Mon. Dec 4th, 2023

If there is a company that is permanently in the eye of the hurricane, it is Indra. Since Aznar privatized the largest public companies, including Indra, it has always been dragging scandals. While other privatized companies have not been involved in serious problems, but rather on the contrary, have advanced successfully, the same cannot be said of one of the main Spanish technology companies. We are talking about a strategic firm, in charge of counting electoral processes, controlling border security systems, developing software for the Administration or managing multiple services for different sectors, in addition to being one of the world’s leading defense technology companies. . But Indra has a problem. And it is not a private company, although it is not public either. And this harms the company itself and the image that can be had of it. Being semi-public, the Government, through SEPI, controls a majority of the shareholders, which means that it is used at the convenience of the party in power. Its control has already been exercised before by the PP as has also been done (and is being done) by the PSOE. Putting someone from the rope at the head of the multinational is the norm of the house. And with few honorable exceptions, to direct it, the most capable candidate is not selected, but the friend of the party or the one who is owed a favor. In Spain we take it for granted. Change of Government means change in the leadership of public or semi-public companies. Something that should shock us, we take it as normal. In a more or less veiled way, the government party draws the positions of these companies that fall into the hands of executives who neither know business management nor know the world in which that company operates. Pedro Sánchez has done nothing but imitate what other presidents did, but of course, he has done it in the Sánchez style: entering the china shop like an elephant. And it’s a shame. He has achieved the resignation (and also the dismissal) in a chain of several independent directors, who are the ones who can serve as a brake to avoid further politicization of the company. And all of them have accused Sánchez of wanting to take control of the technology company to impose directors who “do not oppose his claims.” Thanks to Sánchez, the company is currently in breach of its own Good Governance code and, of course, has caused the company’s shares to lose 18% of their value in fifteen days.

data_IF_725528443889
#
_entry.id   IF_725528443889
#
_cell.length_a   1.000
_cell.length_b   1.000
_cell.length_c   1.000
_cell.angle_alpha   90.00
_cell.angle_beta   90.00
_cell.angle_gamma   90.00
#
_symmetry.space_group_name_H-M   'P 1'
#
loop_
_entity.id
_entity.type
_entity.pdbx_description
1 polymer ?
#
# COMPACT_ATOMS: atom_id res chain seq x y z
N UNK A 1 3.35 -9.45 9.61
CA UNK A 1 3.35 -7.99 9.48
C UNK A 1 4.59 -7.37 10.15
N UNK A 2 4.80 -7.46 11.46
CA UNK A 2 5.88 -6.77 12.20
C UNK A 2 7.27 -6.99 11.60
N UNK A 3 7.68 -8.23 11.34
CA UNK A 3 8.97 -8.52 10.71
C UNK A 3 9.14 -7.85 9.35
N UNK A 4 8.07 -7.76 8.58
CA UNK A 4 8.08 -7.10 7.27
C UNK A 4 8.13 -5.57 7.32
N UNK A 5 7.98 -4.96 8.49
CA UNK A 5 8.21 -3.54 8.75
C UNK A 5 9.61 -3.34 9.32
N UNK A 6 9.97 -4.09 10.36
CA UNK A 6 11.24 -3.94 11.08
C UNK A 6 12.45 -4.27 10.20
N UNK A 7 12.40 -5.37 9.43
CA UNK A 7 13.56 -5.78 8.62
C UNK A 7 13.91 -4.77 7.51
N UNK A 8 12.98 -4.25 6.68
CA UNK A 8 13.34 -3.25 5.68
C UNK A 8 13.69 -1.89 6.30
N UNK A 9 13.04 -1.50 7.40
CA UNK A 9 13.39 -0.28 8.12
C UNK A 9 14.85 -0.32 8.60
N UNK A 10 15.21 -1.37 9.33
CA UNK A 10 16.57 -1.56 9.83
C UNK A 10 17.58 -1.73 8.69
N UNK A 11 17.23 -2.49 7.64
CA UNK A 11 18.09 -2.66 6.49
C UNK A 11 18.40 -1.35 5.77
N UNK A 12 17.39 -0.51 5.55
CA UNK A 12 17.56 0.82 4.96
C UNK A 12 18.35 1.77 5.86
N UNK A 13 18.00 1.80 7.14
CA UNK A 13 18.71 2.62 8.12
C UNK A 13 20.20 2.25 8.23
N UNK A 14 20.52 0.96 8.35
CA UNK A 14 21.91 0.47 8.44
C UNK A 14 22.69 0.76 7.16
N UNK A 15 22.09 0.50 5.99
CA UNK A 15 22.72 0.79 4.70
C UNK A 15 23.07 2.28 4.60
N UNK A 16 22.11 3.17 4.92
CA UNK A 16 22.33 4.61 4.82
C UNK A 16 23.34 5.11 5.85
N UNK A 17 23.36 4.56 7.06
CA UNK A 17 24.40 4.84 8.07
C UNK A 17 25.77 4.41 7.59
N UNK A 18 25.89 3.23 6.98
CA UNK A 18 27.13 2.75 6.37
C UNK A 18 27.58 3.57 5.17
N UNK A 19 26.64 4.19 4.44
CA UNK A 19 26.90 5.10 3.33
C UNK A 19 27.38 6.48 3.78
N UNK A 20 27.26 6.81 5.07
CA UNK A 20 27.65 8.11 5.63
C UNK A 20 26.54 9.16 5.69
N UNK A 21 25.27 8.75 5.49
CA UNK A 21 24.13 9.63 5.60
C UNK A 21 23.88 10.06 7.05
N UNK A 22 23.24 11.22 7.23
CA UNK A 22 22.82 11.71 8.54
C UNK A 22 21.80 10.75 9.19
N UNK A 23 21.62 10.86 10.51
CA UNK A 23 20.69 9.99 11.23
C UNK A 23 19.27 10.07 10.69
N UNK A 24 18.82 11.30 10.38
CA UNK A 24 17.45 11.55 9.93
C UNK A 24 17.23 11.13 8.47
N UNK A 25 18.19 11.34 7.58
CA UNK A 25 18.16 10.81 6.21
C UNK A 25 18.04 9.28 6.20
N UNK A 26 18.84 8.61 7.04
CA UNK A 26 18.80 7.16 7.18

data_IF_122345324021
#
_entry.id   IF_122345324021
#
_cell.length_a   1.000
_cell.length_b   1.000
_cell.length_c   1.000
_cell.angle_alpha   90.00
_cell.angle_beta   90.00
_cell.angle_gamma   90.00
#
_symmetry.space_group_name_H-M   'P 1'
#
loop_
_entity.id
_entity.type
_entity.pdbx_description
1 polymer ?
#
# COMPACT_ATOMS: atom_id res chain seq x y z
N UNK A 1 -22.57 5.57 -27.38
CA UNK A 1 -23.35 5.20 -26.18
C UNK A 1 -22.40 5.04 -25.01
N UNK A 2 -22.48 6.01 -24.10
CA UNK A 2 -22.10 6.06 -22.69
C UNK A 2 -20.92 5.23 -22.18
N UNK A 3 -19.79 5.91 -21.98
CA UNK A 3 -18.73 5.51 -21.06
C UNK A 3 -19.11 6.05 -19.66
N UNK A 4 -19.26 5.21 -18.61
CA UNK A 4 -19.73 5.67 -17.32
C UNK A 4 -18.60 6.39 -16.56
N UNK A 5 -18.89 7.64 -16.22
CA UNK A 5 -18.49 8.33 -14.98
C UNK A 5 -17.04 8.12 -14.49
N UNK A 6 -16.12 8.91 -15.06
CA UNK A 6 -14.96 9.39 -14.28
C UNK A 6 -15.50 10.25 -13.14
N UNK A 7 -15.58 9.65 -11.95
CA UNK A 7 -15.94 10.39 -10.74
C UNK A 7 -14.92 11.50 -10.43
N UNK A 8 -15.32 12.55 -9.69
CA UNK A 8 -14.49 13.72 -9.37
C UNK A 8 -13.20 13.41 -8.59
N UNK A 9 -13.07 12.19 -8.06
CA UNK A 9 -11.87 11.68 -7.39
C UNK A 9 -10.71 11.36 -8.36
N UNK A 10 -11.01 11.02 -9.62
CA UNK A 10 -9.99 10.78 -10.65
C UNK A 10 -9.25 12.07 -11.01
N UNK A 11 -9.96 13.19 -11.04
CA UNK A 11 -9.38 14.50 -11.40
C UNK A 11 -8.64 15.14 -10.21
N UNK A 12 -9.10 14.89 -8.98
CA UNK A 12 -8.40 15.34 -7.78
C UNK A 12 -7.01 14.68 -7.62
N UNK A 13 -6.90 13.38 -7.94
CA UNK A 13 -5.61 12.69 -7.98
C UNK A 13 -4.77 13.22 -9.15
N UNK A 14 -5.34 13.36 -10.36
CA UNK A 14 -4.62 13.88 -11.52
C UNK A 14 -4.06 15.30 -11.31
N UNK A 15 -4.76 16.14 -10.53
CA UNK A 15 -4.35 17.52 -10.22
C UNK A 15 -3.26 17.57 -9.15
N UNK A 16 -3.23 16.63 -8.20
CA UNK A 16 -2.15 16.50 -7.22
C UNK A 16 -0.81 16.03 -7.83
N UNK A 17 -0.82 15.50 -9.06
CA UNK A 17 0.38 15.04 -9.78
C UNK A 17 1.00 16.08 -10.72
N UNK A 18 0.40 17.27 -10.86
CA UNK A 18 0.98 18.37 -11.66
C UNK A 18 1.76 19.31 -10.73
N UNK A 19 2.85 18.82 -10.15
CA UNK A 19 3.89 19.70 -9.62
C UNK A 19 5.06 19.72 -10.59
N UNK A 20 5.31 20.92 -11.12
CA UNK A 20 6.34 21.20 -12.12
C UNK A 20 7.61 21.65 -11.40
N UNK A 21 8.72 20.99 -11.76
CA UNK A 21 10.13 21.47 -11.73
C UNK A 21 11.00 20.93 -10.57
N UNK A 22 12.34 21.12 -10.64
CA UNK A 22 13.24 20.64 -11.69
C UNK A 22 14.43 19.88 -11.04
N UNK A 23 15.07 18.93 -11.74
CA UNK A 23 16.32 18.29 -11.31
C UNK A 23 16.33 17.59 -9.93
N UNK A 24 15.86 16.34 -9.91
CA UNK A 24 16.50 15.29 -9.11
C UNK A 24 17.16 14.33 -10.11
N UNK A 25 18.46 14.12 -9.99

Pedro Sánchez has done nothing but imitate what other presidents did with Indra

Obviously, and no matter how scandalized certain press may be, no one prevents Sánchez and his partners on the board (PRISA, fundamentally) from trying to change the course of the company so that it adapts to the claims of the egotistical President, but there are mechanisms and rules to do it with other ways that are not exactly the ones that Sánchez likes the most. However, all this situation (and the previous ones) would not occur if Indra were indeed totally private or if, at least, the government in power could not decide on the strategy of such an important company for our country. He urges anyone related to the political power of companies like Indra to leave. It is urgent that Indra be once and for all, independent.

By Alvaro Rivers

Award-winning student. Incurable social media fanatic. Music scholar. Beer maven. Writer.